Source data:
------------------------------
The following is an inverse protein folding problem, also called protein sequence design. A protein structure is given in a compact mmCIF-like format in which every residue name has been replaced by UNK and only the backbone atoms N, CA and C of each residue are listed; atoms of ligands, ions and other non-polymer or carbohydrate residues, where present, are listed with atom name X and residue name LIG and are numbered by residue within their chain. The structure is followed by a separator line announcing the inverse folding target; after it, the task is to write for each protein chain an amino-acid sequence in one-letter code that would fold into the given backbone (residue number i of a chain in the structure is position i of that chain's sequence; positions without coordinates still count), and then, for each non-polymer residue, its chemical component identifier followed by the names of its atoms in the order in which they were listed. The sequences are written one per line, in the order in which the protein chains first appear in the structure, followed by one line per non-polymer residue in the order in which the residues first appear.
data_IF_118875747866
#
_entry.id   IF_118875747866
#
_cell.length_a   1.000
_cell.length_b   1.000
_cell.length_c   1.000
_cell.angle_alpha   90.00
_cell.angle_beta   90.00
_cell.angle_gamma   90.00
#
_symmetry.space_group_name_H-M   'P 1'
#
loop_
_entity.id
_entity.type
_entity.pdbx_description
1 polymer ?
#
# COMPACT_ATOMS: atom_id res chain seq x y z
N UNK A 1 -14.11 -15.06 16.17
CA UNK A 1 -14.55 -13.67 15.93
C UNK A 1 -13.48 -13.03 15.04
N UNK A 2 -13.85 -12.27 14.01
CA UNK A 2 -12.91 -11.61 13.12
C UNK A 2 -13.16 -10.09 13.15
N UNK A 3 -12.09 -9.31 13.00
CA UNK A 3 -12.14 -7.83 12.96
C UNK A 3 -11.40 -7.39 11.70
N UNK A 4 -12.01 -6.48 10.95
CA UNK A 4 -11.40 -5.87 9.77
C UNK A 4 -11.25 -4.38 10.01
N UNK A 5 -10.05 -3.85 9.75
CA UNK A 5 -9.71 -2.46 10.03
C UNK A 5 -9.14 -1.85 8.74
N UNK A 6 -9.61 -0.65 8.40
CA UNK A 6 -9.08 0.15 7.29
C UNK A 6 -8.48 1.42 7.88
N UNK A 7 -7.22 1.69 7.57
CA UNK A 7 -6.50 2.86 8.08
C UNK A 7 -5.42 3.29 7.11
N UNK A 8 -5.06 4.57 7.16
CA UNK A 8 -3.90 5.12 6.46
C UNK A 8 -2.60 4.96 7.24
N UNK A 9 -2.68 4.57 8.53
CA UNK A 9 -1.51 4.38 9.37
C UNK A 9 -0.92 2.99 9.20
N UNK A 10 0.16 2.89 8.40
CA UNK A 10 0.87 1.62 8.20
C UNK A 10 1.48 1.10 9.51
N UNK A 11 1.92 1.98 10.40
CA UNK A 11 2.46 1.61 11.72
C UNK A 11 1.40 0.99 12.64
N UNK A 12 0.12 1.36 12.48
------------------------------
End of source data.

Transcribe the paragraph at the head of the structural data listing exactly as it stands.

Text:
The following is an inverse protein folding problem, also called protein sequence design. A protein structure is given in a compact mmCIF-like format in which every residue name has been replaced by UNK and only the backbone atoms N, CA and C of each residue are listed; atoms of ligands, ions and other non-polymer or carbohydrate residues, where present, are listed with atom name X and residue name LIG and are numbered by residue within their chain. The structure is followed by a separator line announcing the inverse folding target; after it, the task is to write for each protein chain an amino-acid sequence in one-letter code that would fold into the given backbone (residue number i of a chain in the structure is position i of that chain's sequence; positions without coordinates still count), and then, for each non-polymer residue, its chemical component identifier followed by the names of its atoms in the order in which they were listed. The sequences are written one per line, in the order in which the protein chains first appear in the structure, followed by one line per non-polymer residue in the order in which the residues first appear.